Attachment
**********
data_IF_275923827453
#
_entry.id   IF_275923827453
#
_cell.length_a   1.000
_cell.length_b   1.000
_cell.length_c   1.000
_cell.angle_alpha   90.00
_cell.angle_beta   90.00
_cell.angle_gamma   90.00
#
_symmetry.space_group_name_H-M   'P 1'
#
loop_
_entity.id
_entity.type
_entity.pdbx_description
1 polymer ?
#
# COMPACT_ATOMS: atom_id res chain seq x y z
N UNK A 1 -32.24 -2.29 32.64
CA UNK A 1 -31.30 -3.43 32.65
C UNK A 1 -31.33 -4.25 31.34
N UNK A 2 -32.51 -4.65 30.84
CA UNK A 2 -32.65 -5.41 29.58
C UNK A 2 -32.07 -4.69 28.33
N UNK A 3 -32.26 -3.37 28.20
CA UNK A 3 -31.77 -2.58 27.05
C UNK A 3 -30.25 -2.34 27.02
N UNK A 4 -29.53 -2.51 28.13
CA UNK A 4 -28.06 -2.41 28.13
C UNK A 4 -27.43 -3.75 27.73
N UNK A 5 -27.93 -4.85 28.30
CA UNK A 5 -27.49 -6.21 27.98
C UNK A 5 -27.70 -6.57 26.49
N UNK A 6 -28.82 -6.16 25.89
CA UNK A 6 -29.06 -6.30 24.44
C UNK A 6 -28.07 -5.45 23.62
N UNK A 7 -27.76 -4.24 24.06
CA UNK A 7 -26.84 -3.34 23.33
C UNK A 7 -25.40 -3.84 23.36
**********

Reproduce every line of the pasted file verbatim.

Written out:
data_IF_275923827453
#
_entry.id   IF_275923827453
#
_cell.length_a   1.000
_cell.length_b   1.000
_cell.length_c   1.000
_cell.angle_alpha   90.00
_cell.angle_beta   90.00
_cell.angle_gamma   90.00
#
_symmetry.space_group_name_H-M   'P 1'
#
loop_
_entity.id
_entity.type
_entity.pdbx_description
1 polymer ?
#
# COMPACT_ATOMS: atom_id res chain seq x y z
N UNK A 1 -32.24 -2.29 32.64
CA UNK A 1 -31.30 -3.43 32.65
C UNK A 1 -31.33 -4.25 31.34
N UNK A 2 -32.51 -4.65 30.84
CA UNK A 2 -32.65 -5.41 29.58
C UNK A 2 -32.07 -4.69 28.33
N UNK A 3 -32.26 -3.37 28.20
CA UNK A 3 -31.77 -2.58 27.05
C UNK A 3 -30.25 -2.34 27.02
N UNK A 4 -29.53 -2.51 28.13
CA UNK A 4 -28.06 -2.41 28.13
C UNK A 4 -27.43 -3.75 27.73
N UNK A 5 -27.93 -4.85 28.30
CA UNK A 5 -27.49 -6.21 27.98
C UNK A 5 -27.70 -6.57 26.49
N UNK A 6 -28.82 -6.16 25.89
CA UNK A 6 -29.06 -6.30 24.44
C UNK A 6 -28.07 -5.45 23.62
N UNK A 7 -27.76 -4.24 24.06
CA UNK A 7 -26.84 -3.34 23.33
C UNK A 7 -25.40 -3.84 23.36